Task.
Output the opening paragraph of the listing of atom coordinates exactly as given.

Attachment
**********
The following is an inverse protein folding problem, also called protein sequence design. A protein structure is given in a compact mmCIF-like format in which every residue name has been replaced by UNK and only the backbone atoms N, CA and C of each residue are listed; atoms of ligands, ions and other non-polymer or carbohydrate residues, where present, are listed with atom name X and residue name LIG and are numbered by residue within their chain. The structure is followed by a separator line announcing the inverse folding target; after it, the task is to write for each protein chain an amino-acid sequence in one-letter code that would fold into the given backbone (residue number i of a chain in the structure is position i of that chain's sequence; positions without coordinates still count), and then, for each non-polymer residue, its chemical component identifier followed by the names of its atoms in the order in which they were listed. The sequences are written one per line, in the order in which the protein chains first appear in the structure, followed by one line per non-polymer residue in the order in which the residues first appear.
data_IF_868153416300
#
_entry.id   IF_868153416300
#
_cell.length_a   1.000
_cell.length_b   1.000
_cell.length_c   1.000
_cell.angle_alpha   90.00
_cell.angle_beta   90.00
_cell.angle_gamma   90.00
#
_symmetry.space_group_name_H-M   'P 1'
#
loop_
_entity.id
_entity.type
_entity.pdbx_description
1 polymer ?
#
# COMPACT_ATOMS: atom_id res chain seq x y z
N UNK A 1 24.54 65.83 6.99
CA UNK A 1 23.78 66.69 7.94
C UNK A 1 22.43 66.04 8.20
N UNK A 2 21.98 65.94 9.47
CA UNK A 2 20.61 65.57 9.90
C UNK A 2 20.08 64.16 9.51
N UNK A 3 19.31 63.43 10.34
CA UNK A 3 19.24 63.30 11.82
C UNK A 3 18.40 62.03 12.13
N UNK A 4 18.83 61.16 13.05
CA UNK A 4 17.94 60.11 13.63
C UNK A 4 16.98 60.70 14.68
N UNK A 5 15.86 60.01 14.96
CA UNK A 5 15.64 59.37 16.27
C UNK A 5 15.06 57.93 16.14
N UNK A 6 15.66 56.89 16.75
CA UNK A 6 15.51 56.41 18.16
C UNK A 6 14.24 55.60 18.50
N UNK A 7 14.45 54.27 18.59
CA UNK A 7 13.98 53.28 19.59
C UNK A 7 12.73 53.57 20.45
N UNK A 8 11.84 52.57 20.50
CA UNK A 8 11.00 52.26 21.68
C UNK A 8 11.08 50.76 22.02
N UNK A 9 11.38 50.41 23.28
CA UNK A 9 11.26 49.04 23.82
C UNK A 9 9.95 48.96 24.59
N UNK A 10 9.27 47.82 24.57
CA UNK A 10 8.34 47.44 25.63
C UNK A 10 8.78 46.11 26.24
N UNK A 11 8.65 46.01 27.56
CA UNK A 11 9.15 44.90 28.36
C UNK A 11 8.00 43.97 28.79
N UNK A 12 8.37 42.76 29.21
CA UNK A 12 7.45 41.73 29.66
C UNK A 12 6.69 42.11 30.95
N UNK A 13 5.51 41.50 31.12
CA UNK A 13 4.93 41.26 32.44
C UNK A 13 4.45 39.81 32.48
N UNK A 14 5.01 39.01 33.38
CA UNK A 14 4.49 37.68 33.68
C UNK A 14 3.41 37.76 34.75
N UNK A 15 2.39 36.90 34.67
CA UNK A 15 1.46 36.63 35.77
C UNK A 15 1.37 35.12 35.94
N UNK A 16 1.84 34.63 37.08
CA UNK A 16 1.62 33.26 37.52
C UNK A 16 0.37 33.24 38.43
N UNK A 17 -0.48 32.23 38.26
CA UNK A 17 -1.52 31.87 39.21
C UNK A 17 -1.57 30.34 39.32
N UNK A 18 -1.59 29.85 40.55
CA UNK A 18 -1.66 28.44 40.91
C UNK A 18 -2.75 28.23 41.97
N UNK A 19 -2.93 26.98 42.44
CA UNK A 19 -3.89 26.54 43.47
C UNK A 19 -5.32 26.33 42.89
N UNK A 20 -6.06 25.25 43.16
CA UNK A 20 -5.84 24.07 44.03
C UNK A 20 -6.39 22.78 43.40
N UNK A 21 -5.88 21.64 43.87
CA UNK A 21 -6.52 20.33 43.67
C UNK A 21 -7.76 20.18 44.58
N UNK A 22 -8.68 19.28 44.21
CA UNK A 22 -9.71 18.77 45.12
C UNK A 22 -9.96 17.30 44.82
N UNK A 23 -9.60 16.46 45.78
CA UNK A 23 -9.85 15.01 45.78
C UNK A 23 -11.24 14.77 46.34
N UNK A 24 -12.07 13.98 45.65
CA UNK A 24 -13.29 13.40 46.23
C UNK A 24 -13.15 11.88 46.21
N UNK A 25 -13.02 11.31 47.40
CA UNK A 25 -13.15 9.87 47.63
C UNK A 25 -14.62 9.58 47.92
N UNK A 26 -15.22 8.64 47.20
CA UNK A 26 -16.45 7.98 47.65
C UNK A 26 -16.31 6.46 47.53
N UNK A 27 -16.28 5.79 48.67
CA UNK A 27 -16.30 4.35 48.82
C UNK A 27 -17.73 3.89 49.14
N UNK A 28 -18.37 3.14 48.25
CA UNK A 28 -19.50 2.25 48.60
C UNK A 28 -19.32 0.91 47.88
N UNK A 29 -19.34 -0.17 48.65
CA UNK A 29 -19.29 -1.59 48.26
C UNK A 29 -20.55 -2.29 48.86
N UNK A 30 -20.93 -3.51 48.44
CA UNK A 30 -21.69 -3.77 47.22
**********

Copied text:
The following is an inverse protein folding problem, also called protein sequence design. A protein structure is given in a compact mmCIF-like format in which every residue name has been replaced by UNK and only the backbone atoms N, CA and C of each residue are listed; atoms of ligands, ions and other non-polymer or carbohydrate residues, where present, are listed with atom name X and residue name LIG and are numbered by residue within their chain. The structure is followed by a separator line announcing the inverse folding target; after it, the task is to write for each protein chain an amino-acid sequence in one-letter code that would fold into the given backbone (residue number i of a chain in the structure is position i of that chain's sequence; positions without coordinates still count), and then, for each non-polymer residue, its chemical component identifier followed by the names of its atoms in the order in which they were listed. The sequences are written one per line, in the order in which the protein chains first appear in the structure, followed by one line per non-polymer residue in the order in which the residues first appear.